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Advances in Psychiatry and Neurology/Postępy Psychiatrii i Neurologii
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vol. 31
Case report

ANTI-NMDA-R encephalitis: case report

Bünyamin Tosunoğlu
Hafize Nalan Güneş
Hatice Mediha Kına
Burcu Gökçe Çokal

Department of Neurology, Ankara Training and Research Hospital, Turkey
Adv Psychiatry Neurol 2022; 31 (3): 138-140
Online publish date: 2022/10/22
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Anti-N-methyl-D-aspartate receptor encephalitis (NMDA-R) is the most common among autoimmune encephalitis caused by antibodies developed against surface antigens [1-3]. It was first identified in 2007 as presenting with seizures, autonomic dysfunction, and movement disorders, in addition to acute or subacute onset neuropsychiatric symptoms [1, 3, 4]. Multifocal, nonspecific white matter lesions can be seen on cranial magnetic resonance imaging (MRI). Since paraneoplasia is usually found in the etiology, malignancy should be investigated in the patient with NMDA-R encephalitis [1, 2, 6].


A 48-year-old male patient was admitted to the outpatient neurological clinic with complaints of numbness on the left side of his face, instability, spasms in all four extremities lasting for about 45 seconds, insomnia, and excessive talkativeness. In neurological examination, his general condition was good, he was conscious but showed psychomotor agitation, with difficulty concentrating and excessive talkativeness. He had dysarthria; his muscle strength and gait were normal. Sensory examination was normal, cerebellar examination was normal. Deep tendon reflexes (DTR) were normoactive in both upper and lower extremities, plantar response was flexor. There was no sign of meningeal irritation. In brain magnetic resonance imaging (MRI), an iso-hyperintense appearance was recorded in the hippocampus trace in the medial part of the right temporal lobe, and in the hyperintense ADC map in DWI. At this level, hyperintense cortical-subcortical and periventricular signal changes are accompanied on T2 images. Faint sulcal-like enhancements were observed. MRI findings were evaluated in favor of encephalitis (Figure I).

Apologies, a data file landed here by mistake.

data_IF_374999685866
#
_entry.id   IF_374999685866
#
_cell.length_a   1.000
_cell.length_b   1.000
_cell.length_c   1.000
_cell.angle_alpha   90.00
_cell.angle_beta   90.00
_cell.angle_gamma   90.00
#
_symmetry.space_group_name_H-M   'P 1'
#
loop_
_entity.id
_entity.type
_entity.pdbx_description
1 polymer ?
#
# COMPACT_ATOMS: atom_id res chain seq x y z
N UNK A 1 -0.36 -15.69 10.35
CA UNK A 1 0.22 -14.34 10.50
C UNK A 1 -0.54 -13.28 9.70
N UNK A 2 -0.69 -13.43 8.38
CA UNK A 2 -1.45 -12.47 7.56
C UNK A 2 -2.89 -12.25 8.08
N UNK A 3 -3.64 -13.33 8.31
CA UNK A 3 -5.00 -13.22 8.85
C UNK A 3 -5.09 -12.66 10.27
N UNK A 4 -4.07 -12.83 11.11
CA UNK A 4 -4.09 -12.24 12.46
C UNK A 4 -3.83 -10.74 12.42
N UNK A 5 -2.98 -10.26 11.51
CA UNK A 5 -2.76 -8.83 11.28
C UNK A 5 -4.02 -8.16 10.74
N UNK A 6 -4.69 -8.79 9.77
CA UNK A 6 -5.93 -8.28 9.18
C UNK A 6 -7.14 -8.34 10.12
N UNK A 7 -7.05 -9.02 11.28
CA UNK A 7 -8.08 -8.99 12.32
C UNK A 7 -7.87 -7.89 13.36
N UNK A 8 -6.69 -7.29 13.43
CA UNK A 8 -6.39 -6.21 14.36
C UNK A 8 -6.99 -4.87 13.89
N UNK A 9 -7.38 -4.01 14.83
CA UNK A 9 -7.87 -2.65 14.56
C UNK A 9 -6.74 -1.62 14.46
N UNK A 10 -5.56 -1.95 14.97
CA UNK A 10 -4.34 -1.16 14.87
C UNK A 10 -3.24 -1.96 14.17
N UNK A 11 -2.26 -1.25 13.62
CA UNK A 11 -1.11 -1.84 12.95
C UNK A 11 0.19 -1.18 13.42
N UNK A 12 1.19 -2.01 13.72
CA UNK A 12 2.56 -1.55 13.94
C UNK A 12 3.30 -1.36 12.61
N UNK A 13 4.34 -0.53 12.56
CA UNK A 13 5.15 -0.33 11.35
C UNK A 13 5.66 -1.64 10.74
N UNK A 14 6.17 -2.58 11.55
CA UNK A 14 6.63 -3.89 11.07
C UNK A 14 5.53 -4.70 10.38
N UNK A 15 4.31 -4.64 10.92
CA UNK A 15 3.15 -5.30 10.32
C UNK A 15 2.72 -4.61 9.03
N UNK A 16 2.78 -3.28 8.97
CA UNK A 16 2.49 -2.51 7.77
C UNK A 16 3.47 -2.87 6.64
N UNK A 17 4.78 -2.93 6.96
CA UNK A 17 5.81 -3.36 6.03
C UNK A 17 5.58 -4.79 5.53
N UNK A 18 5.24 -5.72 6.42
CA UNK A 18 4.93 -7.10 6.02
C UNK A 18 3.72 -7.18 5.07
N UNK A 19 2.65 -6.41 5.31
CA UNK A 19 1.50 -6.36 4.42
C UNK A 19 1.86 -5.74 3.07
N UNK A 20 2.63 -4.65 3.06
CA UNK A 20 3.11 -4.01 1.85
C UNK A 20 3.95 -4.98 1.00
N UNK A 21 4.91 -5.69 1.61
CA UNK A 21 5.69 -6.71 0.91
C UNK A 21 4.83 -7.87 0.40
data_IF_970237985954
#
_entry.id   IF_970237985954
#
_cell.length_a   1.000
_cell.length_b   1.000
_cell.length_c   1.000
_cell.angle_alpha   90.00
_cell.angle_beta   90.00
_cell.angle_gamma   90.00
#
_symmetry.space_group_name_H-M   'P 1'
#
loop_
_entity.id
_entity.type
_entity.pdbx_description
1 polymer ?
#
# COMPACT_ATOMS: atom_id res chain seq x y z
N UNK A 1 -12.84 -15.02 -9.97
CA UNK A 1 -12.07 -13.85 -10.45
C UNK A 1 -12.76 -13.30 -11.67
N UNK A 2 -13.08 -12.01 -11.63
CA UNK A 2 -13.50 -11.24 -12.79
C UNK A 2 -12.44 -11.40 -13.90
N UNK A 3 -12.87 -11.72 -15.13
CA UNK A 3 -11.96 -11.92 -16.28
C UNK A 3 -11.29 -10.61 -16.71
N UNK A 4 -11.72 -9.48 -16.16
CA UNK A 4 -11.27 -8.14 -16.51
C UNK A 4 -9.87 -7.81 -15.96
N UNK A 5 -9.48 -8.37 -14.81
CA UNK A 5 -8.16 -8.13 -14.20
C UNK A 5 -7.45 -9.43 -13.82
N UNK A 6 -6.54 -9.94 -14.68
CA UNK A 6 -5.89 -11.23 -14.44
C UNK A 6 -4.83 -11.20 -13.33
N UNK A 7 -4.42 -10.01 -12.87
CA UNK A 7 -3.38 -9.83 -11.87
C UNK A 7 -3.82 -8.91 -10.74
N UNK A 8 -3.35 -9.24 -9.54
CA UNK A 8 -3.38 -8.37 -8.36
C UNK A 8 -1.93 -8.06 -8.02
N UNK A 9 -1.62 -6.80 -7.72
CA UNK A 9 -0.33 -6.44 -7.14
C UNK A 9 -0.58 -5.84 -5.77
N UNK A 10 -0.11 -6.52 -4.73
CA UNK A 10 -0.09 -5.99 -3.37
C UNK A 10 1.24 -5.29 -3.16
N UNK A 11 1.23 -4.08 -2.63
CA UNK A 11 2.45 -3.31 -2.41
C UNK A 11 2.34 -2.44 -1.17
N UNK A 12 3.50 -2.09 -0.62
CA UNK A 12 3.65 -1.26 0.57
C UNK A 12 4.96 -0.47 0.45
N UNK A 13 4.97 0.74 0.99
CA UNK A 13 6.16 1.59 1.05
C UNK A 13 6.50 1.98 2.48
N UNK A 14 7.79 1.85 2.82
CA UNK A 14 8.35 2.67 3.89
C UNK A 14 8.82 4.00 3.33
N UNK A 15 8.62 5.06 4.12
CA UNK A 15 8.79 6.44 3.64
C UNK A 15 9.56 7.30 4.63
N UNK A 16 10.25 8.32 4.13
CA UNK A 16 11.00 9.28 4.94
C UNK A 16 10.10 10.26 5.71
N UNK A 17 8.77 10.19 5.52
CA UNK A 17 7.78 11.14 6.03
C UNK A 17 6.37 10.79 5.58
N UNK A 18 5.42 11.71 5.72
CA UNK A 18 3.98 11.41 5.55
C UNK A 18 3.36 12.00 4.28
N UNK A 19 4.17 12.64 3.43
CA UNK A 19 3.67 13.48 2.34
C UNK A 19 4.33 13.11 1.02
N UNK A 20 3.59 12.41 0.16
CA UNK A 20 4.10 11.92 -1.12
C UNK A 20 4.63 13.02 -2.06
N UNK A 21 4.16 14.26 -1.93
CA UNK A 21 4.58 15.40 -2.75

Figure I

Hyperintense signal changes in the right temporal lobe hippocampal region on brain MRI T2 sequence


The patient, who had no known disease, took no medication, suffered no trauma, and had no history of febrile illness, was admitted to the Neurology service for further examination and treatment.

On physical examination, his temperature was 36.6°C; he had blood pressure of 110/70 mmHg and heart rate of 107/minute; his respiration was 18/minute, with oxygen saturation at 96%.